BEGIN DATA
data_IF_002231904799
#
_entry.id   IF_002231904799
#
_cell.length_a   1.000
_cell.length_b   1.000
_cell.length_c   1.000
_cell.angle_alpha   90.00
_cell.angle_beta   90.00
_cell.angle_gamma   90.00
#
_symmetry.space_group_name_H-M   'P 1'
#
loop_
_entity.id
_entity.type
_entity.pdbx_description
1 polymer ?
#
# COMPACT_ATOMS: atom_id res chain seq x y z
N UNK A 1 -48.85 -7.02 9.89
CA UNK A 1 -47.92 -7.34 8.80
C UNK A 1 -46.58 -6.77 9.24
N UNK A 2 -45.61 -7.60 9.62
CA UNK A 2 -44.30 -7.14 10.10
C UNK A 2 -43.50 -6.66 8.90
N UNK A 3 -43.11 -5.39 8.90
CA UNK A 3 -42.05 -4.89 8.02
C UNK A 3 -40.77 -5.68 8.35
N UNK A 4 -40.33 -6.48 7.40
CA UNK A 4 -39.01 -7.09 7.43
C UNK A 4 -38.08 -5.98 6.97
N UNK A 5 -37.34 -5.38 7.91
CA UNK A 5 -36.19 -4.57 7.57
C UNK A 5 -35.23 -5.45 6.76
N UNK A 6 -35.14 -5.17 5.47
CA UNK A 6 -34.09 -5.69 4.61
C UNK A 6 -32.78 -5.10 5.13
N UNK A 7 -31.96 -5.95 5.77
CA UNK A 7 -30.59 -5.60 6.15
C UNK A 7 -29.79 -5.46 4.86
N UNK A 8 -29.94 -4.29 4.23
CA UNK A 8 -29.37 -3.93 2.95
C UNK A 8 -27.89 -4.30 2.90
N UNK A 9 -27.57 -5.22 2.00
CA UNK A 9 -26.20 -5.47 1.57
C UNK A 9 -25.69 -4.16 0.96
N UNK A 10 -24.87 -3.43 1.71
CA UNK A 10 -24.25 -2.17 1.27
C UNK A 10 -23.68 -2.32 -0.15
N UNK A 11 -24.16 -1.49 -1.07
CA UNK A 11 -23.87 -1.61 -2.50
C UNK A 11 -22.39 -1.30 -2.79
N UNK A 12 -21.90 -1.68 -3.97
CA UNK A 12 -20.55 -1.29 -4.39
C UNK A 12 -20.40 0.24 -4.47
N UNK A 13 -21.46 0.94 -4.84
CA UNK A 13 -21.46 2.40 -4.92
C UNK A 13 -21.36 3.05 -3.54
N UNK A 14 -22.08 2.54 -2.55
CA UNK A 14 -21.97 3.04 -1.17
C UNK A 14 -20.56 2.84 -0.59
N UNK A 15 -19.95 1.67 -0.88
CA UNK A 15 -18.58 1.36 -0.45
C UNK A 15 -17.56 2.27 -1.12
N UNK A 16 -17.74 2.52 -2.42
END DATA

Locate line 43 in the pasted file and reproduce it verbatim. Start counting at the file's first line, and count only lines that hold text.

CA UNK A 8 -29.37 -3.93 2.95